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[ haw-guh-ree, hog-uh- ]


slovenly or greedy behavior.

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More about hoggery

Hoggery in its original (and still current) sense means “a place where hogs are kept.” The sense “swinish behavior, piggishness, greediness” dates from the 19th century. The latter sense is close to the Yiddish chazerei “piggery, filth, junk food, junk,” ultimately derived from Hebrew ḥazīr “pig.” Hoggery entered English in the 17th century.

how is hoggery used?

The culprits behind such acts of beach hoggery are said to range from unscrupulous umbrella operators hoping to bilk tourists, to eager sun seekers reserving space for friends and relatives.

Barry Neild, "Italy fines tourists who hog beach spots," CNN, August 9, 2016

Harry, this is game-hoggery of the worst kind. It has got to stop. I’m going to write my congressman.

Durward L. Allen, "Fifty Million Bunnies," Boys' Life, October 1960
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[ rig-muh-rohl ]


an elaborate or complicated procedure: to go through the rigmarole of a formal dinner.

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More about rigmarole

Rigmarole, with many variant spellings in the 18th century, is probably a reduction of ragman roll, a long catalog or list, a sense dating from the early 16th century. In Middle English ragmane rolle was a roll or scroll of writing used in a game of chance in which players draw out an item hidden in the roll. This game of chance possibly arose from Ragemon le bon (Rageman the Good), an Anglo-French poem. The sense “confused, incoherent, foolish, or meaningless talk” dates from the 18th century; the sense “elaborate or complicated procedure” dates from the 19th.

how is rigmarole used?

He said he had a shack in Mill City and I would have all the time in the world to write there while we went through the rigmarole of getting the ship.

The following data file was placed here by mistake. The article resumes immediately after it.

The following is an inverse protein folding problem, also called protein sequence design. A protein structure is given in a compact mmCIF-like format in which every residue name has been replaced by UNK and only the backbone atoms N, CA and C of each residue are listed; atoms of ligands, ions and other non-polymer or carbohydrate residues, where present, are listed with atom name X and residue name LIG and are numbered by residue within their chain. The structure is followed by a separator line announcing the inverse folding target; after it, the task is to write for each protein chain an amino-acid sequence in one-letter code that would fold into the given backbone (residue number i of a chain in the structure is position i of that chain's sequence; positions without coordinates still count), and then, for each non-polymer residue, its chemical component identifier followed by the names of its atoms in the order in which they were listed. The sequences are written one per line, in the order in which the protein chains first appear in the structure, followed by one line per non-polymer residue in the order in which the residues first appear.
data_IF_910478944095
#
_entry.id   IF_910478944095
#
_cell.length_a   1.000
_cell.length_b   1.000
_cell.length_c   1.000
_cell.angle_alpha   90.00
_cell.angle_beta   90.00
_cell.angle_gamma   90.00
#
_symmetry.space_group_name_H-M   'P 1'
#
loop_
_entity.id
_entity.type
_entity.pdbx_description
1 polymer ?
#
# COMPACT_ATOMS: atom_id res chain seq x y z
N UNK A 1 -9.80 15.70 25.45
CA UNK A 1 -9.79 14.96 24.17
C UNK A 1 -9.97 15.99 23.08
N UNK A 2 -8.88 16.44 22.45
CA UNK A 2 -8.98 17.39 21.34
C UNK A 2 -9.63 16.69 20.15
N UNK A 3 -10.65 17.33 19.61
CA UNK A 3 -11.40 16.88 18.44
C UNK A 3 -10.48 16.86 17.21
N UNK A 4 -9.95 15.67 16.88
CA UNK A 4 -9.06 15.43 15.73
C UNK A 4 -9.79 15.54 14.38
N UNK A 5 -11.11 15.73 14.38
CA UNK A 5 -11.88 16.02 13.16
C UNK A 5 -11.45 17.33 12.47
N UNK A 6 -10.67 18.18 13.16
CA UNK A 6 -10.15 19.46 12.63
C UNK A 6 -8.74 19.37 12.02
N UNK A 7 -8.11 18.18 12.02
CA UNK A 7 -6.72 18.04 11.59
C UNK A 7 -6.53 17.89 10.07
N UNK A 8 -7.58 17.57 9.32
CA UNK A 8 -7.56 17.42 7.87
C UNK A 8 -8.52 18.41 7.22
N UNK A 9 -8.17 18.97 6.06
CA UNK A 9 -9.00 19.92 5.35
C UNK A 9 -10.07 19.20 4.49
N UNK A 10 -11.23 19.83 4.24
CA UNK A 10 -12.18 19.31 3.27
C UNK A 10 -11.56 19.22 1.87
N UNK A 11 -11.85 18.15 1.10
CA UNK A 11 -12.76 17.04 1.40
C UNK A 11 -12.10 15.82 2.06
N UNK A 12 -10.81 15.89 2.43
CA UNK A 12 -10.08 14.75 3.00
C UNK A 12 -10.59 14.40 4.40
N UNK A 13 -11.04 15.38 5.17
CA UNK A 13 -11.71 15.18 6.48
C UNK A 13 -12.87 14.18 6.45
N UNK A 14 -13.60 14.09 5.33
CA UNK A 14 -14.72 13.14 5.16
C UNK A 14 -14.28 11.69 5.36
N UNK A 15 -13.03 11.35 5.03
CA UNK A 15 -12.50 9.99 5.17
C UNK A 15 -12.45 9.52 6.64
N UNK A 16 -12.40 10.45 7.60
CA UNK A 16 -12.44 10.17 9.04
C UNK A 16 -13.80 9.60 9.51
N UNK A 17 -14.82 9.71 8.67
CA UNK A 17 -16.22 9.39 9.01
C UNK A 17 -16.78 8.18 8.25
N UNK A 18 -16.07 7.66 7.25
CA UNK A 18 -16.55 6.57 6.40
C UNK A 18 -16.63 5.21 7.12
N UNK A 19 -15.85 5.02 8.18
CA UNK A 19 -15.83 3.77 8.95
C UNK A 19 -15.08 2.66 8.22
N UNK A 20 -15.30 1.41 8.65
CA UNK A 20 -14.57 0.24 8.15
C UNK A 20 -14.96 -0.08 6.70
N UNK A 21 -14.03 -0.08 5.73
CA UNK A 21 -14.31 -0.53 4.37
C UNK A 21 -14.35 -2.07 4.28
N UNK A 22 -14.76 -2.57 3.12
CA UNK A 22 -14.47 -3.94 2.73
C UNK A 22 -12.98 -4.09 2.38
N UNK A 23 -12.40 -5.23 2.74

Jack Kerouac, On the Road, 1957

At the station, I went through the rigmarole of implied consent and told Father Grady I wanted him to take a Breathalyzer test.

Jodi Picoult, Handle with Care, 2009
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[ hoog-uh ]


the feeling of coziness and contentment evoked by simple comforts, as being wrapped in a blanket, having conversations with friends or family, enjoying food, etc.: The holidays are a time of hygge for me and my family.

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More about hygge

Hygge is still an unnaturalized word in English. It is a Danish noun meaning “coziness, comfort, conviviality.” Danish hygge comes from Norwegian hygge (also hyggje in Nynorsk), but the Norwegian word doesn’t have the same emotive force as the Danish. The further derivation of the Norwegian forms is uncertain, but they may derive from Old Norse (and Old Icelandic) hyggja “thought, mind, opinion, thoughtfulness, care.” Hygge entered English in the 20th century.

how is hygge used?

Hygge is about an atmosphere and an experience, rather than about things. It is about being with the people we love.

Meik Wiking, The Little Book of Hygge, 2016

… “The Red Address Book” is just the sort of easy-reading tale that will inspire readers to pull up a comfy chair to the fire, grab a mug of cocoa and a box of tissues and get hygge with it.

Helen Simonson, "Hygge and Kisses," New York Times, January 11, 2019
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